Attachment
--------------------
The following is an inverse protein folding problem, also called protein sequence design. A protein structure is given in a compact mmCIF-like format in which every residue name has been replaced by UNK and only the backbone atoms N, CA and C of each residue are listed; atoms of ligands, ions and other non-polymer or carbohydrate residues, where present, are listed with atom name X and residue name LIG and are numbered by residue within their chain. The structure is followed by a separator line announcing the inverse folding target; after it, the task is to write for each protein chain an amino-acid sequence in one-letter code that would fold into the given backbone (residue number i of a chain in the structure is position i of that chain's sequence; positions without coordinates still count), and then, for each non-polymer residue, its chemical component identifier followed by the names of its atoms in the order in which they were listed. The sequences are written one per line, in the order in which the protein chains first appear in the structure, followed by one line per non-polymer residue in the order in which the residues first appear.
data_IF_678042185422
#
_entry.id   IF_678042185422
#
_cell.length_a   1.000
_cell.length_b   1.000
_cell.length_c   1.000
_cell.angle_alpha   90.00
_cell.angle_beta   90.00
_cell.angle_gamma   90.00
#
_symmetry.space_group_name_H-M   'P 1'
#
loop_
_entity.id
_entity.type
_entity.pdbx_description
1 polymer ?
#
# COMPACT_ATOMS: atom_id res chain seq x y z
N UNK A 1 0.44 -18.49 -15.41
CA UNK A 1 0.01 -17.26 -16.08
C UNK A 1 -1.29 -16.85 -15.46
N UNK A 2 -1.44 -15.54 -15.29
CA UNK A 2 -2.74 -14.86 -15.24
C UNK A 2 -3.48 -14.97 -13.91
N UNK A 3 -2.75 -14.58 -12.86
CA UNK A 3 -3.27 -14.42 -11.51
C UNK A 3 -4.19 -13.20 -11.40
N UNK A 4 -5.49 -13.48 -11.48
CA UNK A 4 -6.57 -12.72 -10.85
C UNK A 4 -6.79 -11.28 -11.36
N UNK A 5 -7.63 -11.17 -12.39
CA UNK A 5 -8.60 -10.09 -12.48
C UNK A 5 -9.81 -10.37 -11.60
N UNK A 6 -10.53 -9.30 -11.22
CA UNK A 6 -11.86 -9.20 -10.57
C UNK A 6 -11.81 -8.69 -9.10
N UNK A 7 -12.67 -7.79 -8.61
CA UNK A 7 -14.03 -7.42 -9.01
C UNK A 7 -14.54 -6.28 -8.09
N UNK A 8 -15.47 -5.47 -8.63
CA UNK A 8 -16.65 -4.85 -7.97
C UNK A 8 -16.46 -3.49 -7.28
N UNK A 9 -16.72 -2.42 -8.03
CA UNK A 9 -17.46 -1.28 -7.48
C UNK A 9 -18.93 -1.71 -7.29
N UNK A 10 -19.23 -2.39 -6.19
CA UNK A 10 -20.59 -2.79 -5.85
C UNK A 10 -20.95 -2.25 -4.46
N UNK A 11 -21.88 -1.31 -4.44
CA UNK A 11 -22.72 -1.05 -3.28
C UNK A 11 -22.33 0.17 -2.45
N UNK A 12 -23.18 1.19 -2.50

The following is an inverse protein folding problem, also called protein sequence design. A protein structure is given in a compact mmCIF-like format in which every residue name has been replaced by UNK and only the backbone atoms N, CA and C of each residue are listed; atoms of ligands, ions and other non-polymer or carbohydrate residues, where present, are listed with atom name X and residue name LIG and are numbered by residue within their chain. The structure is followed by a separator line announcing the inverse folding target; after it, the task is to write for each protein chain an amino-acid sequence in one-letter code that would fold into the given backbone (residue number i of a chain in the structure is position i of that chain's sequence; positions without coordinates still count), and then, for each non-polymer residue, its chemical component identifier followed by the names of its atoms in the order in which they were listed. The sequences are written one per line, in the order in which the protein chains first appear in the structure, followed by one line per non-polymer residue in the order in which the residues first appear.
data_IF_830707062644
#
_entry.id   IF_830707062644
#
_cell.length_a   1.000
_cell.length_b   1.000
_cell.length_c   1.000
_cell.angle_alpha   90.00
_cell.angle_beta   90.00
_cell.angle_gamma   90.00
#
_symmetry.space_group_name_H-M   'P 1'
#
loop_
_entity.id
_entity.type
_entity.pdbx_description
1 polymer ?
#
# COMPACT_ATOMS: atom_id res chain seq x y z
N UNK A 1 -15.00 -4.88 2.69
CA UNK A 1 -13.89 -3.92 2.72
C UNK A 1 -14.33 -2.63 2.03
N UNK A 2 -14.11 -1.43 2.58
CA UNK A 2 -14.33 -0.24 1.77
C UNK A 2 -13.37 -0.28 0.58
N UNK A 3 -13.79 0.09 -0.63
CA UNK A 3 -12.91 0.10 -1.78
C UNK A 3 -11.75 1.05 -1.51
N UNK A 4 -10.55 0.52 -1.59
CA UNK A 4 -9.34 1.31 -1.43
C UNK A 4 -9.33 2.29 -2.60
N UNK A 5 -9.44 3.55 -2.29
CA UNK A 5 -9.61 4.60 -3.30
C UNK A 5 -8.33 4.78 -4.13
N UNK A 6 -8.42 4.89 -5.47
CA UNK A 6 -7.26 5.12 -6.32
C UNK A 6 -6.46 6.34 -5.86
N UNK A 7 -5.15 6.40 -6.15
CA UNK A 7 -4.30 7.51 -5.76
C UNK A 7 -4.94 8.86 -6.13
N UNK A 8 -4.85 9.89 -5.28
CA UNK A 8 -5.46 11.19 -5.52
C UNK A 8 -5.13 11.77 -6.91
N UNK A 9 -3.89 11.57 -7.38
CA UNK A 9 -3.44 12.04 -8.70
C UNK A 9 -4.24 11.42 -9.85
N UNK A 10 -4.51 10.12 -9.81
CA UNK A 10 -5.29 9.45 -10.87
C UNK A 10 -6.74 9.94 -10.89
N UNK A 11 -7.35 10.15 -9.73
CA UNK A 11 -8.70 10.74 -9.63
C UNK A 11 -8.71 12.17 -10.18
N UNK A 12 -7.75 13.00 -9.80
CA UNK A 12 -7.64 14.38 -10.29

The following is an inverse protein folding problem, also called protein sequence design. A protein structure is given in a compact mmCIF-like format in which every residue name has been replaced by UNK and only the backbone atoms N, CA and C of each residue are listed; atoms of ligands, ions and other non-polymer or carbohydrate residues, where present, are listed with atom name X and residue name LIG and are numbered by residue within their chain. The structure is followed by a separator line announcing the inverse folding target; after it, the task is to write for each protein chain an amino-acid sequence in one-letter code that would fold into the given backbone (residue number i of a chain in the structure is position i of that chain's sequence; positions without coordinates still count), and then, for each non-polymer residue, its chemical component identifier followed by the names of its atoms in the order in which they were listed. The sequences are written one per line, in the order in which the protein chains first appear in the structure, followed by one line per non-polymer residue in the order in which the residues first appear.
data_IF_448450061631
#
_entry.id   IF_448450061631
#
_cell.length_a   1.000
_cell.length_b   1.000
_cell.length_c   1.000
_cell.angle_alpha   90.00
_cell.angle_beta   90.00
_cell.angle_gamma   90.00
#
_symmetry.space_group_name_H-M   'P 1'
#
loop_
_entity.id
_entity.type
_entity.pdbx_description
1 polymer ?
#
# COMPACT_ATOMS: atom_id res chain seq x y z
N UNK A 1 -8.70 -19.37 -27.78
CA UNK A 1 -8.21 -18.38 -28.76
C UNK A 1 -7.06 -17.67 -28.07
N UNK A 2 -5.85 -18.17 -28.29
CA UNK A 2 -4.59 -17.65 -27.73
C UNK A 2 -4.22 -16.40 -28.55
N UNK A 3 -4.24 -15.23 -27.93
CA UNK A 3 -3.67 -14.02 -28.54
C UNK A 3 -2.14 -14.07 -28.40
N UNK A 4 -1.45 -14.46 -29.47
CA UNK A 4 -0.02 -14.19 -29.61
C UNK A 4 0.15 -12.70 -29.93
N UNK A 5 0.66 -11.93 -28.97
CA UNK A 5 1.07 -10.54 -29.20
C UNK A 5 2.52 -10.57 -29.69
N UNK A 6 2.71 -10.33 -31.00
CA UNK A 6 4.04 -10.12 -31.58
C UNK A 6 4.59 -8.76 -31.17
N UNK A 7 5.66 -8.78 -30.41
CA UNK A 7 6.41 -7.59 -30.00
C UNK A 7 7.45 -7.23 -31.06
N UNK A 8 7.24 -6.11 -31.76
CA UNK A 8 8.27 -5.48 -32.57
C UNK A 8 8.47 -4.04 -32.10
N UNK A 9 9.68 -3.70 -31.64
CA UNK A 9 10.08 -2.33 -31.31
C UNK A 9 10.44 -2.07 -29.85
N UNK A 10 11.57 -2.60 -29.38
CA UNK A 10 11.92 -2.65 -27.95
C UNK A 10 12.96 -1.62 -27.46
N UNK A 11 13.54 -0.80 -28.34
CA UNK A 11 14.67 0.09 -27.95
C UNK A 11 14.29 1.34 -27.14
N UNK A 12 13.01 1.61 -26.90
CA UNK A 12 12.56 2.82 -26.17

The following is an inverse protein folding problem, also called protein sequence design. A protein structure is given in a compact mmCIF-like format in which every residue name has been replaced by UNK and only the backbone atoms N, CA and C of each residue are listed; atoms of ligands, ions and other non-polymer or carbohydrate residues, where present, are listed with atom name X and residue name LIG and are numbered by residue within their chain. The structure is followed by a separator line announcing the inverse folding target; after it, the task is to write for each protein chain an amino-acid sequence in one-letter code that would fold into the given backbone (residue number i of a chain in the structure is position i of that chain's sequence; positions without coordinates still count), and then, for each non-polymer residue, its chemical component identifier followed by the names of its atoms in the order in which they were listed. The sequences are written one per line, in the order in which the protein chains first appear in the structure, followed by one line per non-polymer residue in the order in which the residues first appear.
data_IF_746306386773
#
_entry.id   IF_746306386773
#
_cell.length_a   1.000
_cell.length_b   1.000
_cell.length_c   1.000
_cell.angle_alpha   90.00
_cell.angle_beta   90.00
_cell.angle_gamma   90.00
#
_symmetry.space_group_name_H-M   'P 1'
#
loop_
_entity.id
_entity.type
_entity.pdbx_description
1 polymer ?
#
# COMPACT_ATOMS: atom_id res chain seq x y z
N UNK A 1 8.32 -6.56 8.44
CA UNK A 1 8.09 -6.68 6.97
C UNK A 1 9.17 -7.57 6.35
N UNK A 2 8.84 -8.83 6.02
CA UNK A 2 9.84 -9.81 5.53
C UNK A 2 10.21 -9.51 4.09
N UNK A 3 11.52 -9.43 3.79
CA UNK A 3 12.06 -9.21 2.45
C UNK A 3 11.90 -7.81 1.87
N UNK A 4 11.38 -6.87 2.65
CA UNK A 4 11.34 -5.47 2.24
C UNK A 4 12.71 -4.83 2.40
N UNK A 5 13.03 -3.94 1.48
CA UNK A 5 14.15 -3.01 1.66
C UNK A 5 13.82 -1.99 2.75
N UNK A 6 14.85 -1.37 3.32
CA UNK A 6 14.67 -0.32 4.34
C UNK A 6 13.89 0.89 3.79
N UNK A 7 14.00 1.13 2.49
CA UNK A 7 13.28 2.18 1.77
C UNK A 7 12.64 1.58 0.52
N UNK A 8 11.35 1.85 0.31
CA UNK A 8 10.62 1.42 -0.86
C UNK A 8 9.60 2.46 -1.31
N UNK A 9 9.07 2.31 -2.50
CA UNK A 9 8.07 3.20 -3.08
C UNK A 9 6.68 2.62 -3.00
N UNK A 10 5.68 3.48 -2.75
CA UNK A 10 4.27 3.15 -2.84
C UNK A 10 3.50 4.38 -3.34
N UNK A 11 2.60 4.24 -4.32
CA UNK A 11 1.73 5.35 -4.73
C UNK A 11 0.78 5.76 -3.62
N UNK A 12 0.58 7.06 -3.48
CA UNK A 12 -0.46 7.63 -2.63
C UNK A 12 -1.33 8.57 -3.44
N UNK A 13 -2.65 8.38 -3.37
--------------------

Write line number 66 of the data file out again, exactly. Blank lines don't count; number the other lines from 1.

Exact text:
_cell.angle_gamma   90.00